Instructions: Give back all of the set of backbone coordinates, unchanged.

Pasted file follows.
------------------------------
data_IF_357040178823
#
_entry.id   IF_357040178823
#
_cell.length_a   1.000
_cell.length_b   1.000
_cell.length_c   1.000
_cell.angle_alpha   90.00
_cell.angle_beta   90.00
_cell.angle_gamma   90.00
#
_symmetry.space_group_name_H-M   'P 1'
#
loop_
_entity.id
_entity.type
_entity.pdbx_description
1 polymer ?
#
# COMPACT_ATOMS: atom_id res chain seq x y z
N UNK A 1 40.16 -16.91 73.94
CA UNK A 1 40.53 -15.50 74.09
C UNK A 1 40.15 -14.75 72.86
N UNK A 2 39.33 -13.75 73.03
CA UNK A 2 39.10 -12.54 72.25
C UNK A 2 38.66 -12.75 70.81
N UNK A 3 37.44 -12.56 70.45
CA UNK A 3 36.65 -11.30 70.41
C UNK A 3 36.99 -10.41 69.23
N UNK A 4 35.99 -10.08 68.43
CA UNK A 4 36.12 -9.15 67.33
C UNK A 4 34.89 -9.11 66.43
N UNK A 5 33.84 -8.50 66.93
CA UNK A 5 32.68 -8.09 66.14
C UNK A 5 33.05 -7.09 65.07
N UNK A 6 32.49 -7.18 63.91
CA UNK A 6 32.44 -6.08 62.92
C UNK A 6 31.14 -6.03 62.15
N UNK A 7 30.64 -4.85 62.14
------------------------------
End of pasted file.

data_IF_357040178823
#
_entry.id   IF_357040178823
#
_cell.length_a   1.000
_cell.length_b   1.000
_cell.length_c   1.000
_cell.angle_alpha   90.00
_cell.angle_beta   90.00
_cell.angle_gamma   90.00
#
_symmetry.space_group_name_H-M   'P 1'
#
loop_
_entity.id
_entity.type
_entity.pdbx_description
1 polymer ?
#
# COMPACT_ATOMS: atom_id res chain seq x y z
N UNK A 1 40.16 -16.91 73.94
CA UNK A 1 40.53 -15.50 74.09
C UNK A 1 40.15 -14.75 72.86
N UNK A 2 39.33 -13.75 73.03
CA UNK A 2 39.10 -12.54 72.25
C UNK A 2 38.66 -12.75 70.81
N UNK A 3 37.44 -12.56 70.45
CA UNK A 3 36.65 -11.30 70.41
C UNK A 3 36.99 -10.41 69.23
N UNK A 4 35.99 -10.08 68.43
CA UNK A 4 36.12 -9.15 67.33
C UNK A 4 34.89 -9.11 66.43
N UNK A 5 33.84 -8.50 66.93
CA UNK A 5 32.68 -8.09 66.14
C UNK A 5 33.05 -7.09 65.07
N UNK A 6 32.49 -7.18 63.91
CA UNK A 6 32.44 -6.08 62.92
C UNK A 6 31.14 -6.03 62.15
N UNK A 7 30.64 -4.85 62.14